Dubsdread Golf Course, 549 West Par St, +1 407-246-2551. 18 holes, over 6,055 yards with a par of 72 (Municipal).

Eaglewood Golf Club, 5800 Pga Blvd, (407) 351-5121. 18 holes, over 2,516 yards with a par of 58 (Public).

EastWood Golf Club, 13950 Golfway Blvd, (407) 281-4653. 18 holes, over 7,176 yards with a par of 72 (Public).

Fairways Country Club, 14205 E Colonial Dr, (407) 282-7535. 18 holes, over 5,332 yards with a par of 70 (Public).

Faldo Golf Institute By Marriott, 12001 Avenida Verde, (888) 463-2536. 9 holes, over 2,308 yards with a par of 32 (Public).

Ginn Reunion Golf Resort, 1000 Reunion Way, Reunion, +1 888-418-9611. 54 holes, 3 championship golf courses designed by Arnold Palmer, Jack Nicklaus and Tom Watson (Private).

Grand Cypress Resort, 1 N Jacaranda St, (800) 835-7377. Four courses: 18 holes over 6,773 yards with a par of 72 (Public); 9 holes over 3,462 yards with a par of 36 (Public); 9 holes over 3,521 yards with a par of 36 (Public); 9 holes over 3,434 yards with a par of 36 (Public).

Grande Pines Golf Club, 6351 International Golf Club Rd, (800) 371-1165. 18 holes, over 7,012 yards with a par of 72 (Public).

Lake Nona Golf Club, 9801 Lake Nona Rd, (407) 851-9091. 18 holes, over 7,011 yards with a par of 72 (Private Non-Equity).

Lake Orlando Golf Club, 4224 Club House Rd, +1 407-298-1230. 18 holes, over 6,803 yards with a par of 72 (Public).

MetroWest Golf Club, 2100 S Hiawassee Rd, (407) 299-8800. 18 holes, over 7,051 yards with a par of 72 (Public).

Orange Tree Golf Club, 7540 Woodgreen Dr, (407) 351-2521. 18 holes, over 6,968 yards with a par of 71 (Private Non-Equity).

Rio Pinar Golf & Country Club, 8600 El Prado Ave, (407) 277-5121. 18 holes, over 6,929 yards with a par of 72 (Private Equity).

Ritz Carlton Golf Club, 4048 Central Florida Pkwy, (407) 393-4900. 18 holes, over 7,122 yards with a par of 72 (Public).

Shingle Creek Golf Club, 9939 Universal Blvd, (866) 996-9933. 18 holes, over 7,213 yards with a par of 72 (Public).

Stoneybrook Golf Club, 2900 Northampton Ave, (407) 384-6888. 18 holes, over 6,820 yards with a par of 72 (Public).

Ventura Country Club, 3333 Woodgate Blvd, (407) 277-2640. 18 holes, over 5,467 yards with a par of 70 (Public).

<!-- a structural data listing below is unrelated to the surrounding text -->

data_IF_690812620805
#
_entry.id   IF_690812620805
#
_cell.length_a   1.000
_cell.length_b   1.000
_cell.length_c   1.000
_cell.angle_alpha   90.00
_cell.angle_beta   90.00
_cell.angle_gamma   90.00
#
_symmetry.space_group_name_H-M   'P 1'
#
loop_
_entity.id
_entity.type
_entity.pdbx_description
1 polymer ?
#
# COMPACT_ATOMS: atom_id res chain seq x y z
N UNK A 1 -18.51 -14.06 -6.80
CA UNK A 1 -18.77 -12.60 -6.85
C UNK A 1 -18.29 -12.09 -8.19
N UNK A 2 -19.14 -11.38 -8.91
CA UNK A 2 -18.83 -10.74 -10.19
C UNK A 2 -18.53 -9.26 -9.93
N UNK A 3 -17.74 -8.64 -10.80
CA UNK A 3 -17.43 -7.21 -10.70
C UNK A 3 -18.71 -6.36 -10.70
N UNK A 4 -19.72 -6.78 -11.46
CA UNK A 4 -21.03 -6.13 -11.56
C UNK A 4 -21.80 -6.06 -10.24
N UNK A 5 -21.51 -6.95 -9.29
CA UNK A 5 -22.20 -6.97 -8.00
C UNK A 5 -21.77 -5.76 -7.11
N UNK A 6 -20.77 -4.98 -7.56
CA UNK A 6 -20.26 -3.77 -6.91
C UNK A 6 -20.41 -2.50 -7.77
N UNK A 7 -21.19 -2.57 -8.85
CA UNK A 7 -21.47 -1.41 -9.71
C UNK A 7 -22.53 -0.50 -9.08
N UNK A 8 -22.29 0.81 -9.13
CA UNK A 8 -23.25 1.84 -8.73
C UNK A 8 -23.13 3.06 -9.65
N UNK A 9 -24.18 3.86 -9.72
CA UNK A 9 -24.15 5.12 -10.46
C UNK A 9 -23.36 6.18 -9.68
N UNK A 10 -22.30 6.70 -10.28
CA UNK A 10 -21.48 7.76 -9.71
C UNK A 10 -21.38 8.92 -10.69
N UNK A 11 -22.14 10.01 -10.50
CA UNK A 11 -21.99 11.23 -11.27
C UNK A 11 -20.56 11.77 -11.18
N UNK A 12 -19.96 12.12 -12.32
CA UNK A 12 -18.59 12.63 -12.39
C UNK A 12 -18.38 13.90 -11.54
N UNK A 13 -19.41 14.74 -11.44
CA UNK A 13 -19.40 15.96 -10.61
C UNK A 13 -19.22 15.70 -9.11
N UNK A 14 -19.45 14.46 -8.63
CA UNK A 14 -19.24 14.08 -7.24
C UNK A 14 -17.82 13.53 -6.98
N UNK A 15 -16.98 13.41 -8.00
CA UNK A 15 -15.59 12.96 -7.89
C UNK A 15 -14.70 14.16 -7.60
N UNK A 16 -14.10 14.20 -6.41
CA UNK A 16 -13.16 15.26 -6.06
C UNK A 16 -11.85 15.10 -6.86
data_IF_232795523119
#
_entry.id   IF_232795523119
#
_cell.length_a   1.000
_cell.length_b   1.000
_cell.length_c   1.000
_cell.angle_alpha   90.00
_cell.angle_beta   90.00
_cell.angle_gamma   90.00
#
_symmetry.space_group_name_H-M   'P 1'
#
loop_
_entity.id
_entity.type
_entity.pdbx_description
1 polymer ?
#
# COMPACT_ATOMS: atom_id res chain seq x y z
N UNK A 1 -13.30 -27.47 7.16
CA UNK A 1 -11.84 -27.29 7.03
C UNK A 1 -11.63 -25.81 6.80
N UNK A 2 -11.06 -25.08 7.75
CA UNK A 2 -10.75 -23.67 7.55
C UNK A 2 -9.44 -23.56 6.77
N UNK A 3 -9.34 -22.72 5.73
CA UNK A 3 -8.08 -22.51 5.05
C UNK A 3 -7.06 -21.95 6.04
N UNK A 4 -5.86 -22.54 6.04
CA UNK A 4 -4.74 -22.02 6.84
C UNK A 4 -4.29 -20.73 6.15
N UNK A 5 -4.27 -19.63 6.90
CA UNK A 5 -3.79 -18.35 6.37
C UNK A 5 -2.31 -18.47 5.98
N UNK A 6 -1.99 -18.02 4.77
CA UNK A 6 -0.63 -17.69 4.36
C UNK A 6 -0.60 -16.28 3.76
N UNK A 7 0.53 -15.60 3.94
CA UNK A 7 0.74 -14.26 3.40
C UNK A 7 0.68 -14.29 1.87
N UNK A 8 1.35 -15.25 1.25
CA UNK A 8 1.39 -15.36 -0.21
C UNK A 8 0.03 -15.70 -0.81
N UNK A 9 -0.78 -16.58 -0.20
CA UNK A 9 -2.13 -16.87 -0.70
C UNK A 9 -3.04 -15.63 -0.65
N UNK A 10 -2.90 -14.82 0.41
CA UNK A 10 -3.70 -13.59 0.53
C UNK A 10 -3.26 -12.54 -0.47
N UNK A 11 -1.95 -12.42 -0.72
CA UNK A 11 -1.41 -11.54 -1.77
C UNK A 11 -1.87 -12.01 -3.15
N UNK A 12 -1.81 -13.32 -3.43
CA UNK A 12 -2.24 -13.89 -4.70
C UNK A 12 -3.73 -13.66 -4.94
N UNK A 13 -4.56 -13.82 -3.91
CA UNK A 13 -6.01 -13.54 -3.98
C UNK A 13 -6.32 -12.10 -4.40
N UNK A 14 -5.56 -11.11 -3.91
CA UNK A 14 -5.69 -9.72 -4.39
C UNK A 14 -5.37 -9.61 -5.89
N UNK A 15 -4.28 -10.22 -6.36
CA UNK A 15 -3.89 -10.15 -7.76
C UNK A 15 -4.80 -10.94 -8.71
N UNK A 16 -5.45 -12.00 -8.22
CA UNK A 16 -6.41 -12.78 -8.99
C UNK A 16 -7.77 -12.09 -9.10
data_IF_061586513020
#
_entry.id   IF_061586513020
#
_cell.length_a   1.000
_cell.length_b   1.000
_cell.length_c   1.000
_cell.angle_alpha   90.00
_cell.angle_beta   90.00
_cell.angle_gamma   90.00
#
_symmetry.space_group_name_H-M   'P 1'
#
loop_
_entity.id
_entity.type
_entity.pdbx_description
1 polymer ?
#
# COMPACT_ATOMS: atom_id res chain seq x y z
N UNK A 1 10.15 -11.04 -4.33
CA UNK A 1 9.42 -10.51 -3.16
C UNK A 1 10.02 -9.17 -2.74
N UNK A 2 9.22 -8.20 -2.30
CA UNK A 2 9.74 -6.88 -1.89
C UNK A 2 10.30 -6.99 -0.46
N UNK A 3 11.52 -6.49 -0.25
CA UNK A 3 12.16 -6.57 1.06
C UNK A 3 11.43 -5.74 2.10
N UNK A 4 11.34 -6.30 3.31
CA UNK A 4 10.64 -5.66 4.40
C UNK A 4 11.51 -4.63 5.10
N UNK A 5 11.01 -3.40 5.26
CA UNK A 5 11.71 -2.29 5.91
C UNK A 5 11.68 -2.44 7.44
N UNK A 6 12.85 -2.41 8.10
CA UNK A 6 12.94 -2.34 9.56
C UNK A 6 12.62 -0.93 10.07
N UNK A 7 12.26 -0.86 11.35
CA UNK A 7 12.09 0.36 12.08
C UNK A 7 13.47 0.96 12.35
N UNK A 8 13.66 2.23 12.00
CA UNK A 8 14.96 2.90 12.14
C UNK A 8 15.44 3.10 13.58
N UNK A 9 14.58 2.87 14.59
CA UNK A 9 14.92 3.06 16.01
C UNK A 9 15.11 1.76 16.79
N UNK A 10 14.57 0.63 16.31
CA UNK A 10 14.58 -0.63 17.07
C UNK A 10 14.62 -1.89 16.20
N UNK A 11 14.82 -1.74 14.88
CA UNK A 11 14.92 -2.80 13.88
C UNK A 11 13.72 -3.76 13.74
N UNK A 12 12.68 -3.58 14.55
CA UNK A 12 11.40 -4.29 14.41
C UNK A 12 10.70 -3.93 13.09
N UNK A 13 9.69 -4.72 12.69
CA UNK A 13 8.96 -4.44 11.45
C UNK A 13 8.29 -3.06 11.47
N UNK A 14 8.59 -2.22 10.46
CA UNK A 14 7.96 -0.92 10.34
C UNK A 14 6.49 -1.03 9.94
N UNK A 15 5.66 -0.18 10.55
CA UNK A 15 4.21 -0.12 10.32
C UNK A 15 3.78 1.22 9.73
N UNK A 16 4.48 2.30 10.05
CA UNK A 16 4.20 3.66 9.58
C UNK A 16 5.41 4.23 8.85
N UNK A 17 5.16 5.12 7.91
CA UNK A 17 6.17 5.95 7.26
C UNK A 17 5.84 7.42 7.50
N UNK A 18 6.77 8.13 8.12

Tennis

Orlando Tennis Center, 649 W Livingston St, (407) 246-2161.

Lake Cane Tennis Center, 5108 Turkey Lake Rd, (407) 254-9170.

Fort Gatlin Recreation Complex, 2009 Lake Margaret Dr, (407) 858-3290.

Venues

Orange County Convention Center, 9860 Universal Blvd, (407) 685-1061. With 2.1 million-square feet of exhibition space, the Orange County Convention Center (OCCC) serves as the area's convention and meeting center.

Universal Orlando Meetings & Events, 1000 Universal Studios Plaza, 888-266-2121. From 20 to 20,000 guests, a Universal event ensures that you will give your attendees something truly out of the ordinary.

Shopping

The Florida Mall,— The biggest single-level mall in the US and the largest mall in Orlando located at the crossroads of Orange Blossom Trail and Sandlake Road, about a mile north of the Orange Blossom Trail/Florida Turnpike/Beachline Expressway interchange. Home to over 200 shops aincluding Saks Fifth Avenue, Macys, Dillards, Nordstrom, JC Penney, Sears, & Apple. You can go an entire day in this mall and still not finish. Popular among international tourist wishing to stock up on cheap American goods, but of better quality than found at the many outlet malls/stores.

The Mall at Millenia,— This is Orlando's most upscale and beautiful mall. Find everything from Tiffany's to Hugo Boss and Gucci. Also home to upscale department stores like Macy's, Bloomingdales and Neiman Marcus. This also features Apple and Sony Style selling computers and related products. This mall is part of the very new and trendy Millenia area of Orlando. Located conveniently on the Conroy Road exit off of I-4 a few miles south of Downtown.

Orlando Fashion Square,— Located on east Colonial Drive just north of downtown.

Outlet malls

Orlando Premium Outlets,— Home to the biggest designers such as Armani, Fendi, Burberry, Ferragamo, Lacoste, Coach. Also home to Tommy Hilfiger, Nike, Polo, Nautica and many more. Located off of 535 and visible from I-4 closest to the Disney World area. This is the best mall to pick up bargains from all the name brands and designer wear.

Prime Outlets International (formerly Beltz) — Home to many designers such as Polo, DKNY, Nike, Reebok, and Liz Claiborne. The mall is currently undergoing major renovation but the outside centers are still open and have the above stores.

Lake Buena Vista Factory Stores,— Select from over 300 designer and name brands such as Gap, Reebok, Carters and Eddie Bauer. Stores offer factory direct, quality merchandise at savings up to 75%. Located off of SR 535 near International Drive and Disney.

Eat

The Boheme Restaurant , 325 South Orange Ave, (in the Westin Grand Bohemian), +1 407-313-9000.

Bubbalou's Bodacious BBQ. There are three Bubbalou's locations in the Orlando area. Offers BBQ ribs, sandwiches and other smoked delights. Atmosphere has a home-style feel and plenty of pig companions.

Calypso Bar and Grill, 6300 Parc Corniche Dr. Great menu with a Key West themed dining experience.

CityWalk,— Located at Universal Orlando, features a variety of restaurants such as Margaritaville, Hard Rock Cafe, Pastamore, NASCAR Cafe and much more. Parking is $10 during the day and free after 6PM (except during holidays or special events, such as Halloween Horror Nights).

Downtown Disney Head to downtown Disney any night of the week for a wide range of restaurants of varying prices and flares. Some notable restaurants there include Rainforest Café & Ghiradelli Chocolate Factory.

Gabriel's Subs, 2840 Curry Ford Rd. Excellent hot veggie subs.

Garden Cafe, 810 W Colonial Dr. Fantastic vegetarian (mostly vegan) Chinese food.

Garibaldi Mexican Restaurant, 929 N Semoran Blvd. The best dishes are: Chili Relleno and cheese enchilada.